A set of Frequently Asked Questions on GLP is available below
The quality assurance statement should clearly identify the study and include all the types of inspections that are relevant to the study (including inspections performed as part of a study phase(s)). Associated information should include the dates the inspections were performed and the dates inspection results were reported to management, the study director and if applicable the principal investigator. Some monitoring authorities will require the quality assurance statement to include confirmation that facility audits have been performed.
The statement should confirm that the final report reflects the raw data and some monitoring authorities will require this fact to be clearly stated in the statement.
Verification of the study plan by QA personnel should be documented (see OECD Principles on Good Laboratory Practice, Doc. No. 1). This would also apply to study plan amendments. The GLP Principles do not formally require that these verifications are included in the quality assurance statement but this is often the case (posted on 15 July 2014).
The OECD Principles on GLP (Section II, Par. 2.2.1.f) require QA personnel to sign the statement. The Principles do not restrict this responsibility to specific QA employees such as, for example, the manager of a QA department. However, the procedures for compiling the statement and the responsibility for signing the statement should be described in QA procedures (posted on 15 July 2014).
As is the case for all operative procedures covered by the GLP Principles, the QA programme of inspections and audits should be subject to management verification. What constitutes verification will differ from one monitoring authority to another. In some cases verification will include a requirement for the independent inspection of QA activities. In all cases both QA staff and management should be able to justify the methods used for the conduct of the audit programme (posted on 15 July 2014).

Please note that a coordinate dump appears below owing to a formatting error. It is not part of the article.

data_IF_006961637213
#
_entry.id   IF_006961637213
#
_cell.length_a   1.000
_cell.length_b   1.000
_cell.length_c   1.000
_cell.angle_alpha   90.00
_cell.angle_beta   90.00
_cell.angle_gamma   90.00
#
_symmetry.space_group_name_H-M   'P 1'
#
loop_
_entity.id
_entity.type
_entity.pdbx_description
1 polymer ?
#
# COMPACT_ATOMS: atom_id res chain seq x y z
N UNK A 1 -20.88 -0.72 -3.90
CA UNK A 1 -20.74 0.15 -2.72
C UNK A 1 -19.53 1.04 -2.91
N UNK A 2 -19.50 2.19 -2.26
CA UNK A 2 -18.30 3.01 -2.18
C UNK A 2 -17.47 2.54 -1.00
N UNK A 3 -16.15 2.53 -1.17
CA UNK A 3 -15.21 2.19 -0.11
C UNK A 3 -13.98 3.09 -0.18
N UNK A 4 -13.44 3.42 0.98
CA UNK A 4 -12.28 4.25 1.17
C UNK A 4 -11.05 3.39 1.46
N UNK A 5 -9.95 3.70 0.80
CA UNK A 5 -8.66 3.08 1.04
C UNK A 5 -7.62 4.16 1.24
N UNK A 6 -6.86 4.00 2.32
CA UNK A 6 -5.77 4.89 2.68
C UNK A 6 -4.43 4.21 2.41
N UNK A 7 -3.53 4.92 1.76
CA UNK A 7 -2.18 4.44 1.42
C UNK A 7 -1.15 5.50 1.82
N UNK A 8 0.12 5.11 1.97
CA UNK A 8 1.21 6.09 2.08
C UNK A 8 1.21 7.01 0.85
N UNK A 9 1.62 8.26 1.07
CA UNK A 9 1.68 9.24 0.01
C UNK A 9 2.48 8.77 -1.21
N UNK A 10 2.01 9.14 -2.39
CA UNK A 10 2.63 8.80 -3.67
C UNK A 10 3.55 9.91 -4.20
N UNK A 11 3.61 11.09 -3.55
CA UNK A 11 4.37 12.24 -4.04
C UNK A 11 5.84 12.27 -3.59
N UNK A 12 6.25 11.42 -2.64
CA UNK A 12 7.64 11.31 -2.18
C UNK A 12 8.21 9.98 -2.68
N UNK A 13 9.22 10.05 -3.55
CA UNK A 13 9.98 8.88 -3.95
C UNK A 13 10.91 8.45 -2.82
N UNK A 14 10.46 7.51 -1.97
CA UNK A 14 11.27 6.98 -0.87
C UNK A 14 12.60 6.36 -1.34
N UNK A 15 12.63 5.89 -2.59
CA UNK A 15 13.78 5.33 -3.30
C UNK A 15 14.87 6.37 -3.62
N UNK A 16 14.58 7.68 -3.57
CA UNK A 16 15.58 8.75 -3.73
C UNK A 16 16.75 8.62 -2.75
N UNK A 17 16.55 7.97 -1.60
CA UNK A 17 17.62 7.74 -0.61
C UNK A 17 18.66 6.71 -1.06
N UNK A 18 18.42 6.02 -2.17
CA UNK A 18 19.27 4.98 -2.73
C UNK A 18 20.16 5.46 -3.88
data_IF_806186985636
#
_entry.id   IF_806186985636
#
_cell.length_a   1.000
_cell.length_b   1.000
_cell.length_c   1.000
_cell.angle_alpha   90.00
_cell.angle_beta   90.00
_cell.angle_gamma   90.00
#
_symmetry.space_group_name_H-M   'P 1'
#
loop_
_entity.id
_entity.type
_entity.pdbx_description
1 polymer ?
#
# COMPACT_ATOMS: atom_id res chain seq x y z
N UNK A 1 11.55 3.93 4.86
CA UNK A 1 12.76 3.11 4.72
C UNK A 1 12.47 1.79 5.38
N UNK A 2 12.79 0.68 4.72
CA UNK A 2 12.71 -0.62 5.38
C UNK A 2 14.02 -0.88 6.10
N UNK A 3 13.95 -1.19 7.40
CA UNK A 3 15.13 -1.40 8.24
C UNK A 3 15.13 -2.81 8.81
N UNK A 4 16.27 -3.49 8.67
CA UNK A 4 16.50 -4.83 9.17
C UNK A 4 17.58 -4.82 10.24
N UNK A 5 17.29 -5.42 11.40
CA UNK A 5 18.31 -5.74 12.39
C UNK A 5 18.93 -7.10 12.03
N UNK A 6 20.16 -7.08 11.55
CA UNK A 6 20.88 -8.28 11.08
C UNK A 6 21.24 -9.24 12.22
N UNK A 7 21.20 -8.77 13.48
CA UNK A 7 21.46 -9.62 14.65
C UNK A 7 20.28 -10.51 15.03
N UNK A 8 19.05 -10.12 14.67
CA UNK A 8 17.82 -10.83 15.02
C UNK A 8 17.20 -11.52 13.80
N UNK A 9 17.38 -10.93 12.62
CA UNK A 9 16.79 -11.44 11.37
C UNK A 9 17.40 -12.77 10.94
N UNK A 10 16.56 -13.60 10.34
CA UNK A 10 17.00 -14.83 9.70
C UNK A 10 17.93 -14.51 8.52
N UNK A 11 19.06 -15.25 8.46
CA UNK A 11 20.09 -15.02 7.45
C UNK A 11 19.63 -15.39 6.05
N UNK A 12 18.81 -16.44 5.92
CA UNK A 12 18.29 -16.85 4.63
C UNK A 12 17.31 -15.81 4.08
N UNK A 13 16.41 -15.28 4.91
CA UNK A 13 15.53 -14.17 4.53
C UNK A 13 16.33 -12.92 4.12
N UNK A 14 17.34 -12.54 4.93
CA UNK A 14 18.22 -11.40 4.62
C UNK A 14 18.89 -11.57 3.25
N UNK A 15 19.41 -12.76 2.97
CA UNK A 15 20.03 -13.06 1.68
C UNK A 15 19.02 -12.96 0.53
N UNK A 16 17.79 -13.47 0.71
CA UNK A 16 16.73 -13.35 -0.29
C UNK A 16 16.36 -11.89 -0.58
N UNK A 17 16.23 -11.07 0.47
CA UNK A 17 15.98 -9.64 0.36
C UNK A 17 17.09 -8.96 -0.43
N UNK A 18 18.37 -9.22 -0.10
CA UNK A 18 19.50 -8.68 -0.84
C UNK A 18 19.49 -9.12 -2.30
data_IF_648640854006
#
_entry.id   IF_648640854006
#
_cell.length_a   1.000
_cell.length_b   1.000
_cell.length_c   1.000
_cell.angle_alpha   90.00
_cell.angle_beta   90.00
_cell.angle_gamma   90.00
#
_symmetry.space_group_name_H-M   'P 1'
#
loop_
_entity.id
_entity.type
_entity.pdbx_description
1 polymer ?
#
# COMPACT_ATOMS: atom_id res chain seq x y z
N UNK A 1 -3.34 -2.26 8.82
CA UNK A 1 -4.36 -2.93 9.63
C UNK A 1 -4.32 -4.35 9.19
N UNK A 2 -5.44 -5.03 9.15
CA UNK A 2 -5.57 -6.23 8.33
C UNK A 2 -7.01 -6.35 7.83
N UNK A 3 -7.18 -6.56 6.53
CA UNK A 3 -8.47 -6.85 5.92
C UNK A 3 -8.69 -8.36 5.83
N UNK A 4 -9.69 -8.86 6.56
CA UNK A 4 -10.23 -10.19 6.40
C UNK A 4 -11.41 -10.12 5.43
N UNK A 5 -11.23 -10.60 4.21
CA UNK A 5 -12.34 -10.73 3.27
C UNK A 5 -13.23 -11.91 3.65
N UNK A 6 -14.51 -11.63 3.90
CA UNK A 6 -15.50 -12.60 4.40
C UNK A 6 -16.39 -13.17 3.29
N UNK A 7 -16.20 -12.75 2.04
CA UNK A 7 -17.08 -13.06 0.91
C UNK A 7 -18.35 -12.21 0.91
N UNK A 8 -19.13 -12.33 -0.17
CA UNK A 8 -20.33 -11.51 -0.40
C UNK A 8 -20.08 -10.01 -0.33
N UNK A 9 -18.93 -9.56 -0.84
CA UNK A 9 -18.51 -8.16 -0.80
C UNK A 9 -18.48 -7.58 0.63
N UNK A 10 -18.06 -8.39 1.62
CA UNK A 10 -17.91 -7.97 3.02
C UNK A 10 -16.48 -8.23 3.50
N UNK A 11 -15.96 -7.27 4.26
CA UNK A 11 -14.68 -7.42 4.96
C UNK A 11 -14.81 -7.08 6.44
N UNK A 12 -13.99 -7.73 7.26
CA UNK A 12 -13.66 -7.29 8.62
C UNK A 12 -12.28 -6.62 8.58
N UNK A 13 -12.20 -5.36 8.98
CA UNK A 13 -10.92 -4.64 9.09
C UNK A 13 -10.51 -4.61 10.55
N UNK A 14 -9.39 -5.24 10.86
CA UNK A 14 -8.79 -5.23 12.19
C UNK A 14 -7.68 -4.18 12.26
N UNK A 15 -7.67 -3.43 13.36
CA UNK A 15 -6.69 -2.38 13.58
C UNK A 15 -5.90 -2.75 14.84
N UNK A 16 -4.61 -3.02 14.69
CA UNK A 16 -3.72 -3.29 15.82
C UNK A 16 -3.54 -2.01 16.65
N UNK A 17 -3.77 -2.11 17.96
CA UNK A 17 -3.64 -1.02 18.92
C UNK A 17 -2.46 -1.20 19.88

National GLP monitoring authorities may request information relating to the types of QA inspections conducted and the dates they were performed and reported to management. They may also request the names of the QA auditors who performed specific activities so that their training records can be reviewed. However, QA inspection findings will not normally be examined by inspectors as this is likely to have a negative impact on the way in which some QA personnel report findings. Nevertheless, some national monitoring authorities may occasionally require access to the contents of inspection reports in order to verify the adequate functioning of QA or to verify that management has received and acted upon reports from QA concerning problems that are likely to seriously affect the quality or integrity of the facility or a study.
Under no circumstances should QA reports be inspected as an easy way to identify inadequacies within the facility or problems associated with a specific study.
Compliance monitoring authority inspectors will need to verify the effectiveness of QA activities as part of the inspection of QA. In order to do this it is highly likely that they will routinely review QA procedures and other supporting records (with the exception of the inspection report). These documents will be used to verify key requirements including the independence of QA from study specific activities, that critical study phases are monitored in accordance with the facility’s policies and that the frequency of audits is sufficient etc. (posted on 15 July 2014).